'Indian Air Power' review: The book gives comprehensive overview of IAF's evolution

It explains how the Air Force transformed itself

On February 21, Turkey successfully conducted the maiden flight of its fifth generation fighter jet KAAN, becoming one of the few countries in the world to master the cutting edge technology. India's fifth generation fighter, the Advanced Medium Combat Aircraft, remains a work in progress. In the history of aerial warfare, Turkey was the first victim, notes Air Marshal Diptendu Choudhury (retd) in his book, Indian Air Power: Contemporary and Future Dynamics.

On October 22, 1911, Italian pilots used aircraft to bomb a Turkish army camp at Ain Zara (in present day Libya) during the Italo-Turkish war. The audacious move by the Italians threw open endless possibilities and soon “command and control of the air” became the “key outcome and the dominant narrative” for air power thinkers and strategic experts. Just about two decades after the first air attack, in October 1932, the Indian Air Force was launched formally.

In Indian Air Power, Air Marshal Choudhury attempts a comprehensive overview of the evolution of the Indian Air Force. In 14 chapters, the book explains how the IAF transformed itself into one of the key guarantors of national security. The book is a timely addition to the scholarship on national security, especially with the unprecedented rise of China as a global power, rivalling the United States.

Beijing's aggression in the South China Sea and in north Ladakh and its deepening partnership with Pakistan “serve as a reality check that the days of peace and tranquility on the borders are over”, says Air Marshal Choudhury. He warns that the IAF's combat squadrons dropping below the required critical mass has become a major national security problem that should be addressed at the earliest. Time has come, he says, to take into account the enduring structural aspects of air power and consider doctrinal and paradigm changes that are relevant for the future.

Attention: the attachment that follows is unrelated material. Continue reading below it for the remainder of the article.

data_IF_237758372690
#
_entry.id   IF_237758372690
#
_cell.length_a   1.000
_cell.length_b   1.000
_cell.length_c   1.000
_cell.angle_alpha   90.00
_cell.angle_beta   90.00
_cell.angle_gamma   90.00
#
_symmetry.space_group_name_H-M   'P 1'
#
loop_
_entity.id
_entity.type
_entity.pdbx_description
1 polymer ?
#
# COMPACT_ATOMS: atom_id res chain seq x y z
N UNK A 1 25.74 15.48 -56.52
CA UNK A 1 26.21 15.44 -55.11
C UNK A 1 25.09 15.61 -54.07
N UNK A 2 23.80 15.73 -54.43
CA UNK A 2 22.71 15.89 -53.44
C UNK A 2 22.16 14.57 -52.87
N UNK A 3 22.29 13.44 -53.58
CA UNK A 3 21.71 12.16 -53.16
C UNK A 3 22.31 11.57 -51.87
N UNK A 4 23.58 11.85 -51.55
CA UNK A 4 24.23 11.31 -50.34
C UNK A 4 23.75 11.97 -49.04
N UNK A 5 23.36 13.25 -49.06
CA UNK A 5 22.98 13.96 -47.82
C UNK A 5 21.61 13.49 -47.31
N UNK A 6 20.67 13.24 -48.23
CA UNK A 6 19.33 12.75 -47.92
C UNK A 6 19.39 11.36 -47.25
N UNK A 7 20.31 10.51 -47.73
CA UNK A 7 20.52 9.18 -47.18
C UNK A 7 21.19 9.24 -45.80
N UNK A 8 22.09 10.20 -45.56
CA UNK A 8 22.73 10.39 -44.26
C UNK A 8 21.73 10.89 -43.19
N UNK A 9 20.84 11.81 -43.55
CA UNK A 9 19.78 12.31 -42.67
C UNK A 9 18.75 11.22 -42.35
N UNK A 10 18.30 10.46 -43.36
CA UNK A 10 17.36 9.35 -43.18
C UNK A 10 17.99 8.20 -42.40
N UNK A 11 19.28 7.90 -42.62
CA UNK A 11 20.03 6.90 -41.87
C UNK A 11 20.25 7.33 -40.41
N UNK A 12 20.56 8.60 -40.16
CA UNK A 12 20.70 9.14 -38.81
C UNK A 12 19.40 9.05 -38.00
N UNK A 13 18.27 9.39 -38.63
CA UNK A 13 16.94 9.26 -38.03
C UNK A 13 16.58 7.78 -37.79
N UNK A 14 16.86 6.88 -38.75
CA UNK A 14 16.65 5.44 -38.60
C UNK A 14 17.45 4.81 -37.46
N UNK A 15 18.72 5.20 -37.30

Apart from conventional warfare, India's strategic leadership also needs to consider future vectors of aerospace power as it increasingly becomes a vital cog in the national security calculus. Space technology is the next frontier and Air Marshal Choudhury observes that while the US remains the world leader in this domain, China's confident strides in the field are likely to lead to the militarisation of the global commons. He says India needs to integrate space into a war-fighting domain in national security without any further delay.

Air Marshal Sir John Steele, India's Air Officer Commanding in Chief from 1931 to 1935, was initially dismissive of the ability of Indians to run the Air Force. “Indians will not be able to fly and maintain military aeroplanes. It's a man's job,” he said. Air Marshal Choudhury says it was the “sheer grit of the intrepid Indian airmen that not only proved Steele wrong, but earned the enduring respect and admiration of sceptics”.

The IAF's doctrinal and strategic evolution has been a critical element in the Indian defence ecosystem and the book suggests that more needs to be done to prepare it for future endeavours.


Author: Air Marshal (Dr) Diptendu Choudhury (retd)

Publisher: KW Publishers

Price: Rs1,480; pages: 244